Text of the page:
We DON'T have that situation any longer. The guys that started then, left or retired, and the guys behind the starters left, and the guys we have starting now (with the exception of Talib) can't start anywhere else in the NFL.

That means we don't get better by trading down. This is the rare time in your lives that you will HAVE to pay the full price of admission in order to get back to an elite status.

You trade up to improve the quality at the position of greatest need - ala, Josh Freeman. If you need to get to an elite status you can A) Sign the BEST free agent at the position of greatest need (we failed in our attempt to do this last year - Haynesworth) B) Trade for the best tight end in the NFL and extend his contract, or C) DRAFT the BPA by trading-up to get the rare talent when you get close to a once in a decade player...

We whiffed on A), we signed a B) and we drafted a C) last season - since there isn't a free agent or trade that can fill the DT spot and we're building a team to compete for at least a decade with the skill players we find this year - that can ONLY be done by trading UP to get the BEST defensive tackle to come out in 10 years.

YOU GO GET SUH.

one draft pick to leverage an entire defense is NOT a high cost. Buying season tickets when your clients are going out of business, and you sold your boat in order to pay for your kids braces - causes you to see the game the owners are playing a little differently...

Like they say: "...it's just business..."

Put your money where your mouth is - build it and we will come - build it half-way and half will come....

Just get Suh.

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#35 : March 03, 2010, 11:57:15 PM

Draft Suh.  Everything else will work itself out.

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#36 : March 04, 2010, 09:35:51 AM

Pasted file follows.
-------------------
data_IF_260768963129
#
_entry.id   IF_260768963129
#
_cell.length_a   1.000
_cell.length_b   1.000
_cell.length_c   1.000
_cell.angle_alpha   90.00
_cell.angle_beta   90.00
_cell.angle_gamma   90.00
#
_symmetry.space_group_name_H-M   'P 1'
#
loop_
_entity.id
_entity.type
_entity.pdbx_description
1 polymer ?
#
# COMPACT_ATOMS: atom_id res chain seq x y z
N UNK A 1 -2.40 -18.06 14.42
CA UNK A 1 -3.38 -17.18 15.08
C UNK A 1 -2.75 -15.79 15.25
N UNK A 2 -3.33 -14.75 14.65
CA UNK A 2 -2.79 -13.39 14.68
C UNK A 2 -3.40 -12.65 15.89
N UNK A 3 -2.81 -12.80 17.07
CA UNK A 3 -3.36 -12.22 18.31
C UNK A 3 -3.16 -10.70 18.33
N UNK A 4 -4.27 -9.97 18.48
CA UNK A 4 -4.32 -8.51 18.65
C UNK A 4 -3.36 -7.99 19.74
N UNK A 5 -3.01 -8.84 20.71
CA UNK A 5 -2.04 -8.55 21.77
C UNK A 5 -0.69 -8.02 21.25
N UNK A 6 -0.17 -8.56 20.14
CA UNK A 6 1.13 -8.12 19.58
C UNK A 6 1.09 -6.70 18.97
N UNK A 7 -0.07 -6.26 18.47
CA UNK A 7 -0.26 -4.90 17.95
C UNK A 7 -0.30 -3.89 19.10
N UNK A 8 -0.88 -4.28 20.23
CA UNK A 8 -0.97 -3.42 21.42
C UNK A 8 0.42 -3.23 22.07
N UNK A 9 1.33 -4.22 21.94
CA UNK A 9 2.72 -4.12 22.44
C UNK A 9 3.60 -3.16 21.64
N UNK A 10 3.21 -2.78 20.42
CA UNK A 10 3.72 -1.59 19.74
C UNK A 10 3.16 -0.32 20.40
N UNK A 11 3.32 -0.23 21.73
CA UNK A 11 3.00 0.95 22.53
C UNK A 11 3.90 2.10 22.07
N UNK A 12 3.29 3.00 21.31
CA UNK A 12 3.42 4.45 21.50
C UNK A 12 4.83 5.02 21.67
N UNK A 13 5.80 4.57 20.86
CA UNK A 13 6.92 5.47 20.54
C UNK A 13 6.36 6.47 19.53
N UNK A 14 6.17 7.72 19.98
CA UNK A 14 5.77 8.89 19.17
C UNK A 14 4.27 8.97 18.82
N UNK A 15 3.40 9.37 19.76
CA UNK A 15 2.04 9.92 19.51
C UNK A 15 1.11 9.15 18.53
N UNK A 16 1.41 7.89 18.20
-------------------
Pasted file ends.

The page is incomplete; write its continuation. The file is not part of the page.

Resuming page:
As deep as this draft is, the best thing to do as far as stockpiling draft picks is trade down from #3.

For example...

1. Rams - Suh
2. Detroit - McCoy. 
3. Seattle - Bradford (for #6 and #38)
4. Washington - Okung (since Samuels retired)
5. KC - (JPP or Morgan)
6. San Fran - Clausen (for #13 and 77 (3rd))
7. Cleveland - (JPP or Morgan - the guy KC didn't take)
8. Okland - Eric Berry
9. Buffalo - Anthony Davis
10. Jacksonvillie - Rolando McClain
11. Denver - Dez Bryant
12. Miami - Dan Williams
13. Pittsburgh - Joe Haden (for #18, 4th, and 5th round picks)
14. Seattle - C.J. Spiller
15. NY Giants - Earl Thomas (read the Giants like him in the 1st)
16. Tennessee - Carlos Dunlap
17. San Francisco - Mike Iupati
18. BUCS - Brian Price

With this scenario... I think it's legitimate (likely - probably not, but it is possible), the Bucs will add a pick in the 2nd, 3rd, 4th, and 5th rounds and still get a solid DT.

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#37 : March 04, 2010, 12:02:53 PM

That would be nice, but there is a very good chance Price is gone by 18. I wouldn't wanna see us move back past 12.

Draft Aaron Donald